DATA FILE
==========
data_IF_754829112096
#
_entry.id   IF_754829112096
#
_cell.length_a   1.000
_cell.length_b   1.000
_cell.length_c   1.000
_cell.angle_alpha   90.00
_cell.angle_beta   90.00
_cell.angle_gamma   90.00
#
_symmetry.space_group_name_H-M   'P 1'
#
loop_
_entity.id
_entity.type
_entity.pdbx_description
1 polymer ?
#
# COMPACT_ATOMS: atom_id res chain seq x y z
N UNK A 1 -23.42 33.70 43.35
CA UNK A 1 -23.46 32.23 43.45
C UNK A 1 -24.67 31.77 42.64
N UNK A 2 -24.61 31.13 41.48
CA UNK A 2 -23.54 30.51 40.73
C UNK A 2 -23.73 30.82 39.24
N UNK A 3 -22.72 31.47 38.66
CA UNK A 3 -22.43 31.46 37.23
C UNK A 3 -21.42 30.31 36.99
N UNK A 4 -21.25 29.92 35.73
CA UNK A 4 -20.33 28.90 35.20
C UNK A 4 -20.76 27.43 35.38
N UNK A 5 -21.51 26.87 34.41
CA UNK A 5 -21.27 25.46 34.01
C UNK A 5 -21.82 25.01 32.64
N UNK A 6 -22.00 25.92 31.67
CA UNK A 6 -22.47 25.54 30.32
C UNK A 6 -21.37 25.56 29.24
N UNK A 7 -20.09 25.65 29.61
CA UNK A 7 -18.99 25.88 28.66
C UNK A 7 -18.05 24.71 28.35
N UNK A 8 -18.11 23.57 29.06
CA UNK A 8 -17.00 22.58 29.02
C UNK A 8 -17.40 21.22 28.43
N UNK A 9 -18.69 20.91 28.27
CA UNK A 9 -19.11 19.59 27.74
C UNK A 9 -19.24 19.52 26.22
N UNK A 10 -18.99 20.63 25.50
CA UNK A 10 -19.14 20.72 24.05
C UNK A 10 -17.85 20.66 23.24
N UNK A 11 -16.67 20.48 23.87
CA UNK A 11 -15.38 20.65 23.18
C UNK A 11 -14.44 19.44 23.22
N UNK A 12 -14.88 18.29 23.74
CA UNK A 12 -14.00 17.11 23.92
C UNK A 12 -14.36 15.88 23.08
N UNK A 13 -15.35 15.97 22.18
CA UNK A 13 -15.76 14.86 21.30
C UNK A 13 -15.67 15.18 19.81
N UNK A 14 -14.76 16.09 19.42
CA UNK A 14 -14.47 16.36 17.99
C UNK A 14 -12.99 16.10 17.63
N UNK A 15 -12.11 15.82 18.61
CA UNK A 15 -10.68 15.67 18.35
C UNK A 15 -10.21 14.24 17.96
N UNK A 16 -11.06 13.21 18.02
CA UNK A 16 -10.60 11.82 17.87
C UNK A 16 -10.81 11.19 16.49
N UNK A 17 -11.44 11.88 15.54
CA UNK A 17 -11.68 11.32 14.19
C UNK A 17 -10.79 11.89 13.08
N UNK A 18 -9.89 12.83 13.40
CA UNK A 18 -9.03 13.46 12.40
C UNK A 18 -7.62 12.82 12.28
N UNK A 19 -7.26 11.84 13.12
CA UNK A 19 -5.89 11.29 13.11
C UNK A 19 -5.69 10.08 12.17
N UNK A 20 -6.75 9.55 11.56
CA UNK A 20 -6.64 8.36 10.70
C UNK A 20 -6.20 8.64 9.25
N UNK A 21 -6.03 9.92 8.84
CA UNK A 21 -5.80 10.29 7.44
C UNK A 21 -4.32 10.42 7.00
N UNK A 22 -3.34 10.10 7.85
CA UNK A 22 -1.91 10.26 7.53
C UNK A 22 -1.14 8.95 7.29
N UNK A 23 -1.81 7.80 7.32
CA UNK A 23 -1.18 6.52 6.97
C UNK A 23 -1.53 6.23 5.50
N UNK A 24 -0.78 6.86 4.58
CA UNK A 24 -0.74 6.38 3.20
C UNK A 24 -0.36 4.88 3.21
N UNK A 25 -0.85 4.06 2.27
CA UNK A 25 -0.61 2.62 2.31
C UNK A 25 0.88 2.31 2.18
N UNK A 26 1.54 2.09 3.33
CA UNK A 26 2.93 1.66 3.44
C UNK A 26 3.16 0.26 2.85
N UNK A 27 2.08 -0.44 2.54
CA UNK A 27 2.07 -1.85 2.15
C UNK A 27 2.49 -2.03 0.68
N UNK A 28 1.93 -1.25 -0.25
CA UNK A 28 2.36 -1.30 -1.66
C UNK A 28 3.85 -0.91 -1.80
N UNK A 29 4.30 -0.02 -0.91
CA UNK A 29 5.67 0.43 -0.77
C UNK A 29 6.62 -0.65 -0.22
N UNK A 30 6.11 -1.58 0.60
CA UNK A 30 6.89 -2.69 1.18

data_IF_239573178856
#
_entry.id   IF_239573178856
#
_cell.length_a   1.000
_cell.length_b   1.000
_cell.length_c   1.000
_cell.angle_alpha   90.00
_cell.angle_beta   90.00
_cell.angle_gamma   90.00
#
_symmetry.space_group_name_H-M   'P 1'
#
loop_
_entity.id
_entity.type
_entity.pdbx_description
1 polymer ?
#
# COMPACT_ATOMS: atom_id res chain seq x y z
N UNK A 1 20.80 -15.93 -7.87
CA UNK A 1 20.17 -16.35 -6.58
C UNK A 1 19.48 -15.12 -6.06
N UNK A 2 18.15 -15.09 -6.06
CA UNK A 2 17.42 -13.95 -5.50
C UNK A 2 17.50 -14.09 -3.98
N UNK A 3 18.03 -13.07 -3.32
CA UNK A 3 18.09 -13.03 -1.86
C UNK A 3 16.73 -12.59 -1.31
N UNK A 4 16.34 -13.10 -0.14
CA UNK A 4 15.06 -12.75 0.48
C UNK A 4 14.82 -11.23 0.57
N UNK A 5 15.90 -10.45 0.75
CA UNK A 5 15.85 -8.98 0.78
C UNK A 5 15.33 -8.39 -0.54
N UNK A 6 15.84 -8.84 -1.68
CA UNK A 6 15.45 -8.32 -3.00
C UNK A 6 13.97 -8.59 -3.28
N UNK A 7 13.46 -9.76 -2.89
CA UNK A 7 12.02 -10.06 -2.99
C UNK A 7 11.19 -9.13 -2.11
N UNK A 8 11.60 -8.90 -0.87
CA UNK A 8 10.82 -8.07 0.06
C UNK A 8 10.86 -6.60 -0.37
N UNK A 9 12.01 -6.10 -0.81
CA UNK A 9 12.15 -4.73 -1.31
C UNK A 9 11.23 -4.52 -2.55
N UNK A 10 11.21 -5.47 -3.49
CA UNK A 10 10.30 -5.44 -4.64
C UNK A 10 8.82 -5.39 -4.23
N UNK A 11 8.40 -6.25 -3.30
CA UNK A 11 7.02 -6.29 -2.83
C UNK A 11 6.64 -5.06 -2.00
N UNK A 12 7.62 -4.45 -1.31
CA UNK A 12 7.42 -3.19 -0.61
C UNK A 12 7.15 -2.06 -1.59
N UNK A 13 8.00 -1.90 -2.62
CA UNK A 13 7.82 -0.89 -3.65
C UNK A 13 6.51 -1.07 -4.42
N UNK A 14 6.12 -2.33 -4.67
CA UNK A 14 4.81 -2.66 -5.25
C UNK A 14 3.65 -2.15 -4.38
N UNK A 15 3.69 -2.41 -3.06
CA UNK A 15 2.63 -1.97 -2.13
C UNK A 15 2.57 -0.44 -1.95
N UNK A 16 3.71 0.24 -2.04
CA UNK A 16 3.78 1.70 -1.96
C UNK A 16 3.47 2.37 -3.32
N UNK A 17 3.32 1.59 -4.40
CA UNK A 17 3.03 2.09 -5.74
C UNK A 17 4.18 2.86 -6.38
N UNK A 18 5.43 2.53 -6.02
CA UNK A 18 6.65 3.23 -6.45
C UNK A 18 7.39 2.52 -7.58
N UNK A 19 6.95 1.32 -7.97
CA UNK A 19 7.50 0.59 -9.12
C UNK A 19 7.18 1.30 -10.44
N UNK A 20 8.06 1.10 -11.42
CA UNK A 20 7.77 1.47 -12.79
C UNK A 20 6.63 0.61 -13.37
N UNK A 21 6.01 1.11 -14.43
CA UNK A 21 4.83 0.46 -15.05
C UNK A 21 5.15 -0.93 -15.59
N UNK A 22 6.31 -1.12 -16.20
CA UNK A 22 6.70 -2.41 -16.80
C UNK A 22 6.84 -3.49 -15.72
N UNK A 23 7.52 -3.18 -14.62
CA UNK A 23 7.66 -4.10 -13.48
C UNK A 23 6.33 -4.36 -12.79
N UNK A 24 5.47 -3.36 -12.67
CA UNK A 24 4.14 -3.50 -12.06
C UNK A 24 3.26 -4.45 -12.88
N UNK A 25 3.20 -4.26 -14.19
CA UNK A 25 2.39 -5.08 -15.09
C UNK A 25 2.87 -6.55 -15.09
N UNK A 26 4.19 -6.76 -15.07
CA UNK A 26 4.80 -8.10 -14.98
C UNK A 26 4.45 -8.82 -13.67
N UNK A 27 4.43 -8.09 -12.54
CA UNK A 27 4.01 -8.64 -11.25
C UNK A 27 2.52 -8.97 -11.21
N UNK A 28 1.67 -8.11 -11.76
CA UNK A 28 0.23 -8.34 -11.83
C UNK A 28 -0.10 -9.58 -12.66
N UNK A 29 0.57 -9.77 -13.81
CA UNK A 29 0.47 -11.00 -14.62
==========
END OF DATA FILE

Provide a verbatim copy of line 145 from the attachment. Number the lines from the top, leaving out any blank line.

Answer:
N UNK A 6 15.84 -8.84 -1.68